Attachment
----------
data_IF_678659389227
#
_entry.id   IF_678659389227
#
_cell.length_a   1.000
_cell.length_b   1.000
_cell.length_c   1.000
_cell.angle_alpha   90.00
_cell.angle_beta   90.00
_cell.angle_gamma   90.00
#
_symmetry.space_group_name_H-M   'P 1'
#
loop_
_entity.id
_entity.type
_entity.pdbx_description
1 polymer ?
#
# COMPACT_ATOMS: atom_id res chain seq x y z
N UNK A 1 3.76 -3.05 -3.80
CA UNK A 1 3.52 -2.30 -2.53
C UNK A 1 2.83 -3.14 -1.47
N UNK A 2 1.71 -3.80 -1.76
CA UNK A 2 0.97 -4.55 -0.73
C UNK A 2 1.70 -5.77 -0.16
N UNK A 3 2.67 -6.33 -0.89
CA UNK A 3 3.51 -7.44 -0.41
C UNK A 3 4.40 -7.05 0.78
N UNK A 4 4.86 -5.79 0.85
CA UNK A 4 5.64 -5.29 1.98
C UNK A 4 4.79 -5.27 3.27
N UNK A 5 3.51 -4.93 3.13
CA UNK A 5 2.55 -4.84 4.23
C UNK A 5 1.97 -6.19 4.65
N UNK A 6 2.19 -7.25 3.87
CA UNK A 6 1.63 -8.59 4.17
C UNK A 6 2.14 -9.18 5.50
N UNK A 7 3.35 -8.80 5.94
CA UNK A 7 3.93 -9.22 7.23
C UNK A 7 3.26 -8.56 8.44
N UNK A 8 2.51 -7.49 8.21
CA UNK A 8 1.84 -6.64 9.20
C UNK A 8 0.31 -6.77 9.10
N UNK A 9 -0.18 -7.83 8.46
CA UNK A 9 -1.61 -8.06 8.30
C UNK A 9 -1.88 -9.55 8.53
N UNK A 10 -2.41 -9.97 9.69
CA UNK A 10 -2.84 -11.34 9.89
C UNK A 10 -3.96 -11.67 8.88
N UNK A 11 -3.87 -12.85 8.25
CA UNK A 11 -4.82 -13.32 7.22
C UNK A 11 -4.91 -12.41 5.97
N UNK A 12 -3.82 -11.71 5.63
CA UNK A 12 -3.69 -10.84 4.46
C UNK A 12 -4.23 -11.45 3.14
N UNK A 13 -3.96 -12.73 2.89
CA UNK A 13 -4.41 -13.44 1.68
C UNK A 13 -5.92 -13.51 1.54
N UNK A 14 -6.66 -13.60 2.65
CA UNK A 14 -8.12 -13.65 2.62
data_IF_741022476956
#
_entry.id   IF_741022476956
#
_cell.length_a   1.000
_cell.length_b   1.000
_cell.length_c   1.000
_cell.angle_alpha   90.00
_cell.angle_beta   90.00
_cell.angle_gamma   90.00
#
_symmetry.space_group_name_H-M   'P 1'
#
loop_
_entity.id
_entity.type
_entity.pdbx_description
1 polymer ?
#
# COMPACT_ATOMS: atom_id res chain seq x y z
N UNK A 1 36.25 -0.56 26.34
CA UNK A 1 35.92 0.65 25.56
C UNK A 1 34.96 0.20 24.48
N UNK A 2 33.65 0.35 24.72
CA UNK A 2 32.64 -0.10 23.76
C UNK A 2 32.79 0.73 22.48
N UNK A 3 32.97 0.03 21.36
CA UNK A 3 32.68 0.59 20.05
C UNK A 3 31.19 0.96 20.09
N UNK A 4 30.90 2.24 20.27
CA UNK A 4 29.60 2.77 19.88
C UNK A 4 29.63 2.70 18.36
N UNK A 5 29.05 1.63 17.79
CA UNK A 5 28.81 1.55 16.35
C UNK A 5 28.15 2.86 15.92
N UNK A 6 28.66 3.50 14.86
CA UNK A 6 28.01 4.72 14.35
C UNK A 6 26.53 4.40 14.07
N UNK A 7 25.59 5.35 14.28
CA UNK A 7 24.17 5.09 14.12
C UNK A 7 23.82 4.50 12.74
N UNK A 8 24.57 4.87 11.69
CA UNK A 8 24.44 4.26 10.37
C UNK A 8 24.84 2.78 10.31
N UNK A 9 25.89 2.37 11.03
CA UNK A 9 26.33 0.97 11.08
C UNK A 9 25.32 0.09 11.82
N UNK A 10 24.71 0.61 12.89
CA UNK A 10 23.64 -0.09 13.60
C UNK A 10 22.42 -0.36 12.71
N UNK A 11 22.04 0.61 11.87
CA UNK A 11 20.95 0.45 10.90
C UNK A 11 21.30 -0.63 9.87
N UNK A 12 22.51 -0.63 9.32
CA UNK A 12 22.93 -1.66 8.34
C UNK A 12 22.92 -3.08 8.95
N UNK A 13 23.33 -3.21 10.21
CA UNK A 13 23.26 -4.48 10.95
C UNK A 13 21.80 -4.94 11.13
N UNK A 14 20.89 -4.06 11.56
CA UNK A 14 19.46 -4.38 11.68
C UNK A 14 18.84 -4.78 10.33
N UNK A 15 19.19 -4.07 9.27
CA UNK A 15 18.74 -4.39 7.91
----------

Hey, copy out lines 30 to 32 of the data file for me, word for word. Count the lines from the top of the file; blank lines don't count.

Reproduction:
N UNK A 4 4.86 -5.79 0.85
CA UNK A 4 5.64 -5.29 1.98
C UNK A 4 4.79 -5.27 3.27